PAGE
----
Oh yeah, the other cool thing about home ownership – in addition to the ownership part – are the associated deductibles you can take against your income.
Here are seven of them…
1. Mortgage Interest
If you itemize your deductions for tax purposes, using Schedule A of your federal income tax return, you can deduct any mortgage interest that you’ve paid over the course of the year (up to $1,000,000 of qualified mortgage indebtedness). This applies to any sort of “home acquisition debt” – i.e., a loan used to buy, build or improve your home.
2. Home Equity Deduction
When you take out a home equity loan or line of credit secured by your home, you’re generally allowed to deduct interest from that, too. The amount is limited to the lesser of…
- The fair market value of the home minus the total home acquisition debt on that home
- $100,000 ($50,000 if your filing status is married filing separately)
3. Mortgage Insurance
Provided that a.) your insurance is associated with home acquisition debt and b.) your Adjusted Gross Income is less than $100,000, you can deduct it. This applies to mortgage insurance provided by the Department of Veterans Affairs, the Federal Housing Administration, the Rural Housing Service, and qualified private mortgage insurance (PMI) providers.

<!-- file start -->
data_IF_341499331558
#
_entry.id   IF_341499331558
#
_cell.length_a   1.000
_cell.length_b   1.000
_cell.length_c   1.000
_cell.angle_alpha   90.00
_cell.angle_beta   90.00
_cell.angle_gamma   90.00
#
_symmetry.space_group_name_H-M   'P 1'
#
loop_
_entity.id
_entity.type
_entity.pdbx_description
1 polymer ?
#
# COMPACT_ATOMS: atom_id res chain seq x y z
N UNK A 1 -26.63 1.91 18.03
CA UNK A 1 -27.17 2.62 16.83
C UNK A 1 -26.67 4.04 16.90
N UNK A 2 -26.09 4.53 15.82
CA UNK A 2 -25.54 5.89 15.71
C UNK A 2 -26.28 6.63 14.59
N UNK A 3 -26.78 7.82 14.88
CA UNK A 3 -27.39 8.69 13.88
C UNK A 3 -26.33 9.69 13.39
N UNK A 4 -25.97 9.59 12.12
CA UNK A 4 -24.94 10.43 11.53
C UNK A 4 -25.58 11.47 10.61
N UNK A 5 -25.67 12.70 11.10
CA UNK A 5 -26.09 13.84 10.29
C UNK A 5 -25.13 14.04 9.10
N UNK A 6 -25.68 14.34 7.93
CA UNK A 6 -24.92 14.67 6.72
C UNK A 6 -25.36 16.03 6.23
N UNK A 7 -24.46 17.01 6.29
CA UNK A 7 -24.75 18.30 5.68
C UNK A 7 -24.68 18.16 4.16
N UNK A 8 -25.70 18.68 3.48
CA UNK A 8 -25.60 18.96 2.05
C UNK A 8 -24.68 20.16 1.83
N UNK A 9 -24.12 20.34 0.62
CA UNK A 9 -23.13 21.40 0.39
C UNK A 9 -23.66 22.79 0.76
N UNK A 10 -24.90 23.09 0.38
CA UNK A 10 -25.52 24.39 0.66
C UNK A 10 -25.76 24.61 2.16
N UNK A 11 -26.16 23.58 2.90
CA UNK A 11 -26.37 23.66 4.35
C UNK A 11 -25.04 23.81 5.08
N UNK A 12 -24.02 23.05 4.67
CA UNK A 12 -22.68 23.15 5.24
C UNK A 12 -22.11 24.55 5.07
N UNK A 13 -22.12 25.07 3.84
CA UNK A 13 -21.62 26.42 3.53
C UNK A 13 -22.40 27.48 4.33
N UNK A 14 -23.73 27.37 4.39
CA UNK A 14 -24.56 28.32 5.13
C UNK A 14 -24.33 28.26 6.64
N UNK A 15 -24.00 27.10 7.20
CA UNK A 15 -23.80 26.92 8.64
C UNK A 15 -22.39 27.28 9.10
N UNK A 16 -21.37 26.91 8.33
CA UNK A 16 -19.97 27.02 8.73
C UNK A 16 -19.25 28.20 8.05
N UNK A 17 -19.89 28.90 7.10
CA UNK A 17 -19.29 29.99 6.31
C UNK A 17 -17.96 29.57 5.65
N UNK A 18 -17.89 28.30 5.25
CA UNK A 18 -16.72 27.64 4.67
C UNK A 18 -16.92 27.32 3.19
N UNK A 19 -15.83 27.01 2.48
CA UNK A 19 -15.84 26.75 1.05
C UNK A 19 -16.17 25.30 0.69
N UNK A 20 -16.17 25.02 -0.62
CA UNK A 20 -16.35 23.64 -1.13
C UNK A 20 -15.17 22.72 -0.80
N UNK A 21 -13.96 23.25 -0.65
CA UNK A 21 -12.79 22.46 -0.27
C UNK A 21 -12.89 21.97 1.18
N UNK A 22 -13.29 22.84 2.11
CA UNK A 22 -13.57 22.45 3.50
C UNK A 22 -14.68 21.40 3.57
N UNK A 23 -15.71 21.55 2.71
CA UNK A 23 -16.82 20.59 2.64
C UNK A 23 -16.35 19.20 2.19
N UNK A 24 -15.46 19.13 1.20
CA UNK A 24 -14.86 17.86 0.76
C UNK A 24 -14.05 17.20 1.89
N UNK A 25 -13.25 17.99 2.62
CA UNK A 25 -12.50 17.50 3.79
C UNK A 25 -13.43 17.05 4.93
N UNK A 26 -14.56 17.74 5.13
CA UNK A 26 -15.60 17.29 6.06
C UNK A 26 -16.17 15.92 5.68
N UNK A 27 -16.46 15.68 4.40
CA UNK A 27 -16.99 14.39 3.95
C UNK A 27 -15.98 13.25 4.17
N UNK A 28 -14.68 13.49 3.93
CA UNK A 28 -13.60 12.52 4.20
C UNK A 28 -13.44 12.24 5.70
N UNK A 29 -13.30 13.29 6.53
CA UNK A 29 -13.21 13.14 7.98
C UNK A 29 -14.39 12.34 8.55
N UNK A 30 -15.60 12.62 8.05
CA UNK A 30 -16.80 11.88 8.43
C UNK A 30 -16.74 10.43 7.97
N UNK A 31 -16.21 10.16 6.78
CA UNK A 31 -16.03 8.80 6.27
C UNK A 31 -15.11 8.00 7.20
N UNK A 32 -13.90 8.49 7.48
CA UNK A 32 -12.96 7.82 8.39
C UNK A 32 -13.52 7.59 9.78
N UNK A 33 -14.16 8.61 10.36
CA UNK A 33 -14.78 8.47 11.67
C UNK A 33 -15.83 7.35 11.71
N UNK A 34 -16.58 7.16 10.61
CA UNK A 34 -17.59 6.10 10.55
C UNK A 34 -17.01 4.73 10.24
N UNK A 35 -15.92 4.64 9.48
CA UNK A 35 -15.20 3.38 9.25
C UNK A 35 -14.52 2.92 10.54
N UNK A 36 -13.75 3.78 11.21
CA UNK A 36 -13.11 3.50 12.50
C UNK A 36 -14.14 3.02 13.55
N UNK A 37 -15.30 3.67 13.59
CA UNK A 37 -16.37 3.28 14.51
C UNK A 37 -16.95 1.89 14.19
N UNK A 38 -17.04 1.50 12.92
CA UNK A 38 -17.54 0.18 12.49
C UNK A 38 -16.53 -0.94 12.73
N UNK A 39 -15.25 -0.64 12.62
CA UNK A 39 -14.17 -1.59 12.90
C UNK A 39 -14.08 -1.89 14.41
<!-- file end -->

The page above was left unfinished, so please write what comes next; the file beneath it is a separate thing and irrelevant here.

4. Real Estate Property Taxes
By itemizing deductions on your Schedule A, you can generally deduct real estate taxes. If they’re handled through an escrow account, you can only deduct what was actually paid by your lender.
5. Closing costs
When you take out a loan to buy a home or refinance an existing loan, you’ll be charged closing costs – basically, administrative fees for attorneys, titles, appraisals, document preparation and more. All of these fees are deductible, unless they’ve already been tabulated into the overall cost of the loan.
6. Energy tax credits
These are available to you for making energy-efficient improvements to your home, including eco-friendly windows, skylights, exterior doors, insulation materials and roofing.
7. Exclusion of capital gains
If you sell your house at a loss, you won’t be able to deduct that amount from your tax return. But sell your house (used as your primary residence) at a gain and you might be able to exclude some or all of it.
There are many factors to consider before purchasing a home. Tax is just one of them. Run the numbers to see if home ownership makes sense for you, or if you’re better off renting until the market leans in your favor.
Also bear in mind that if you’re subject to the alternative minimum tax (AMT) in a given year, your mortgage interest and real estate tax deductions may be limited. Consult a tax professional for details.